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With each fast-break basket scored by Los Angeles in the NBA Championship series—i.e., Magic Johnson passing to Michael Cooper or James Worthy or any other flashing bolt from the blue—the Lakers' fascination with pyrotechnic explosions becomes more and more apparent. And in the wake of Sunday's 137-104 thrashing at the hands—or feet—of the Lakers in Game 3 at the Forum, it was clear that the Boston Celtics obviously had forgotten one of childhood's basic tenets: Play with fire and you'll get burned.
"It's out, it's gone, it's everybody," said Johnson, trying to explain his team's incendiary ways after he dished out a championship-series record 21 assists as the Lakers took a 2-1 lead in the finals. "It feels so good and happens so fast...there's just nothing a defense can do."
Especially when the opposition "played like a bunch of sissies," which is how the Celtics' Larry Bird summed up his team's effort. "We keep making the same mistakes over and over and over again," said Bird, although his 30 points were far from sissified. "Guys aren't running back on defense, and you can't have that. Sometimes you can anticipate things like this happening because one team is going to be more up than the other. It's just too bad that all the bad things are happening to us."
Not quite all the bad things. After blitzing Boston in Game 1 by a 115-109 score, the Lakers handed Game 2 to the Celtics on a silver platter, blowing what seemed to be a safe lead in the final moments when Worthy's crosscourt pass was stolen by Gerald Henderson, who tied the score at 113-113 with a layup; then Johnson inexplicably allowed the final 13 seconds to run down without getting off even a desperation shot. The Celtics rallied to win in overtime, 124-121, and with the series tied 1-1 it appeared that a classic was in the making. But except for those strange happenings in the last 18 seconds of regulation in Game 2, the Celtics would have found themselves down three games to none, a hole from which no team in championship series history has ever escaped. "I know that we should be up three-zip," Worthy said.
After their defeat in Game 1, the Celtics seemed to understand Problem No. 1: the Lakers' blistering break. Magic and his fellow speedsters had turned the Boston Garden parquet into a track, breaking clear to score 52 points. "We haven't seen anything like it so far in the playoffs," said Boston coach K.C. Jones. "Hell, we haven't seen anything like it all season, except for the two times we played them." The Lakers won both of those games. For the finals, L.A. added a new wrinkle. When Boston had the ball, Laker coach Pat Riley had the 6'9" forward Worthy guard 6'4" Celtic guard Dennis Johnson. If D.J., a fine inside player, chose to play down low, that put Worthy closer to rebounding position; if he shot from the outside, definitely not his strength, Worthy was that much closer to filling the lanes for one of Magic's passes.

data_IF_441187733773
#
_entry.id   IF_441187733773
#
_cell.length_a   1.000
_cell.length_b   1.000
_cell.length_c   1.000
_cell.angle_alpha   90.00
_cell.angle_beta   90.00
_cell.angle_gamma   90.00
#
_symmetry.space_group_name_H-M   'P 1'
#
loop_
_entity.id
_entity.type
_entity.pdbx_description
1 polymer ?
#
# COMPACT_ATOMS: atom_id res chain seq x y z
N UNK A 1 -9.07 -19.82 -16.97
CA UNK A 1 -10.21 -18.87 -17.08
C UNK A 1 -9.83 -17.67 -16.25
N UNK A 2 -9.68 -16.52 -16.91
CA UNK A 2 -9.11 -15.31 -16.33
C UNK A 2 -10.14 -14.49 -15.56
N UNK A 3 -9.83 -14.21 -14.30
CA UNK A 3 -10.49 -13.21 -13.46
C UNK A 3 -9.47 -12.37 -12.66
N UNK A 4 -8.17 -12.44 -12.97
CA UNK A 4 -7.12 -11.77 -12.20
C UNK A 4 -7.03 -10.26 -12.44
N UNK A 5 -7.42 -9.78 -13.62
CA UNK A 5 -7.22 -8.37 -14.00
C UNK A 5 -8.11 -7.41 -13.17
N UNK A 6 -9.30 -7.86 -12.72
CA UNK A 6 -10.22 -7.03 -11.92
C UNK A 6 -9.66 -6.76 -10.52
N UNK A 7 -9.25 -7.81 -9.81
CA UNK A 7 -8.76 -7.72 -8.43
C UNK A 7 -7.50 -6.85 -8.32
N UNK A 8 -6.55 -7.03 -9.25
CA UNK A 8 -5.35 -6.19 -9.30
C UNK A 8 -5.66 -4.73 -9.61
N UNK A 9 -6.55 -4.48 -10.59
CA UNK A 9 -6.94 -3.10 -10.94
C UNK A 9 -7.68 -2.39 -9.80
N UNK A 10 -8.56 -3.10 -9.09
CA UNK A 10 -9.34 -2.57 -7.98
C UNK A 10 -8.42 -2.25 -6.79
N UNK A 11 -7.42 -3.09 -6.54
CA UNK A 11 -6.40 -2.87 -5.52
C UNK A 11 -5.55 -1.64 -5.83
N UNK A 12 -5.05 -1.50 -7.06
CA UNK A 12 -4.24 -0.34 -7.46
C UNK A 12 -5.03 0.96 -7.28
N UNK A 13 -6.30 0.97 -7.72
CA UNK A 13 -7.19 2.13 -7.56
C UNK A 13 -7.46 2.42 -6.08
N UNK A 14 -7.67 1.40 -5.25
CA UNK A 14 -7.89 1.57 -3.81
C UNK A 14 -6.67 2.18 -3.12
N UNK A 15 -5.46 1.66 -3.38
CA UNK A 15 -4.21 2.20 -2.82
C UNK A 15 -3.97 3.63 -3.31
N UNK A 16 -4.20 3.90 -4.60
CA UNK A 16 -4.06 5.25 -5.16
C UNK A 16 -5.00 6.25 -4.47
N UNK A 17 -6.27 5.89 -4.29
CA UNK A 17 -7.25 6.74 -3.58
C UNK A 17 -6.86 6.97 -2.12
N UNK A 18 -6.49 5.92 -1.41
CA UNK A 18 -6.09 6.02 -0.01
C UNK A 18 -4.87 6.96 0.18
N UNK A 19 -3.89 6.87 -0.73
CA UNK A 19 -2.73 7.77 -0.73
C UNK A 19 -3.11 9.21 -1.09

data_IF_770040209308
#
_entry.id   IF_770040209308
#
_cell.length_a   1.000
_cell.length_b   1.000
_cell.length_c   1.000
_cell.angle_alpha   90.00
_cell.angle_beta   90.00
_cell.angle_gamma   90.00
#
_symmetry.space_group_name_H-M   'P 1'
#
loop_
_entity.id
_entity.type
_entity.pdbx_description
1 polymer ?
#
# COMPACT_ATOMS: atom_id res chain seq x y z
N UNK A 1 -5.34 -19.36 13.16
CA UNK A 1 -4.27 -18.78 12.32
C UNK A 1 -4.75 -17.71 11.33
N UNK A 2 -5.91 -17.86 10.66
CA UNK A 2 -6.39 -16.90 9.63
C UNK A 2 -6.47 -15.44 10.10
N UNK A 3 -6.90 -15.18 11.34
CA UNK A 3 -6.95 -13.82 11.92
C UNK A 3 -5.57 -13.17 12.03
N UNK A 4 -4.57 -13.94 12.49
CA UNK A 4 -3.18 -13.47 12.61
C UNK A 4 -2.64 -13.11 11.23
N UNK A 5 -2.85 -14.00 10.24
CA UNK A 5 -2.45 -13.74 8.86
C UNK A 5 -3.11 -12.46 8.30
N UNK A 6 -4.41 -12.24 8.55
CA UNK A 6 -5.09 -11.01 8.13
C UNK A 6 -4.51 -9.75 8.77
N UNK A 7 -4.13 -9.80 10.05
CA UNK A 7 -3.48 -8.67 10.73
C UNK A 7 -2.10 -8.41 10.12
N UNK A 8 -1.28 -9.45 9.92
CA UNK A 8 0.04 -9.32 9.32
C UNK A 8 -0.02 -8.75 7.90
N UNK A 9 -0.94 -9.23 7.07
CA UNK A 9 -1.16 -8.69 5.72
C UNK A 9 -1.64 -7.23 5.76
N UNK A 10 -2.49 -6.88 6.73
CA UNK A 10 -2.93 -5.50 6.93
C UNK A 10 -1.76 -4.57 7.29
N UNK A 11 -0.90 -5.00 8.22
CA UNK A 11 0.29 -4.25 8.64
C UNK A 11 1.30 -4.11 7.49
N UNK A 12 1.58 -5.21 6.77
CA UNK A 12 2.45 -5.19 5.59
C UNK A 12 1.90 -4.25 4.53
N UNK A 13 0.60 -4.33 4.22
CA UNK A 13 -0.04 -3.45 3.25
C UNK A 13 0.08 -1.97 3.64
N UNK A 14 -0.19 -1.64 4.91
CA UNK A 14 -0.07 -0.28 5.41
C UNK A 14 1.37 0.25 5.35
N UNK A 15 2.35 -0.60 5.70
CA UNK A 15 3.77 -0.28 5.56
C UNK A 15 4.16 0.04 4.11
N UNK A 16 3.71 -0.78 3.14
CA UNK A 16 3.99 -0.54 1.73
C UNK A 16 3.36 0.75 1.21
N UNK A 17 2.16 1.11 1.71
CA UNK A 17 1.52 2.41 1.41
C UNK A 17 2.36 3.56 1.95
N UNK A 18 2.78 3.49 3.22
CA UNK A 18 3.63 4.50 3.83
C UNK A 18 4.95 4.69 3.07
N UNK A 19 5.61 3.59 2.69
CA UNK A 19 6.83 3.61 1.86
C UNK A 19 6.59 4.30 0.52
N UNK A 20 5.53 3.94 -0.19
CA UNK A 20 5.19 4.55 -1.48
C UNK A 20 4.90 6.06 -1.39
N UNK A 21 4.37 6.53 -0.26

Everything the Lakers tried in Game 1 worked so well, it seemed nothing could stop them—except the fire alarms in their Boston hotel, the Marriott Copley Place. The Lakers were rousted by fire alarms no fewer than 10 times (often in the middle of the night) during their six-day Boston stay. Hotel officials blamed the alarms on dust, but an unsuspecting maid was probably close to the truth when she said, "They could be set off by a man with a cigar."
Nah, Red Auerbach wouldn't do that. Or would he?
To stop the break in Game 2, the Celtics would have to sink perimeter shots early and then slow the Lakers into a half-court game. And that's just what happened. Spurred on by the noisy Garden crowd, Boston scored the game's first seven points and had a 36-26 lead after the first quarter, despite 14 points by Magic, eight on bombs from the outside. Boston got some scoring help from a totally unexpected source—that former Toronto Blue Jays infielder, Danny Ainge.
Ainge had played just 17 minutes in the Celtics' previous three games, but he hit his first three shots, the shortest being a 16-footer. For the game, Ainge scored 12 points on 6-of-10 shooting. Despite Ainge's contribution, the Lakers were able to run enough in the second quarter to cut what was once a 13-point Celtic margin to two (61-59) at the half. Boston increased its lead to seven midway through the third quarter, but then Worthy—who is called Clever by his teammates because after a haircut earlier in the season, the barber told him it made him look clever—scored 11 of L.A.'s next 12 points on an assortment of jumpers and flying jams, and the Lakers were in striking range again.
With 1:12 to play, Worthy made a three-point play to tie the game 111-111, and with 35 seconds to go Johnson hit two free throws to give L.A. a 113-111 lead. When Kevin McHale missed a pair for Boston with 20 seconds to play, it seemed to be all over. But L.A. gave it away. With a swarming full-court press, the Celtics forced Magic to pass off to Worthy and then overplayed Magic, denying him a return pass. Under double-team pressure, Worthy then uncleverly attempted a crosscourt pass and the ball was picked off by Henderson, who scored the tying hoop with 13 ticks left.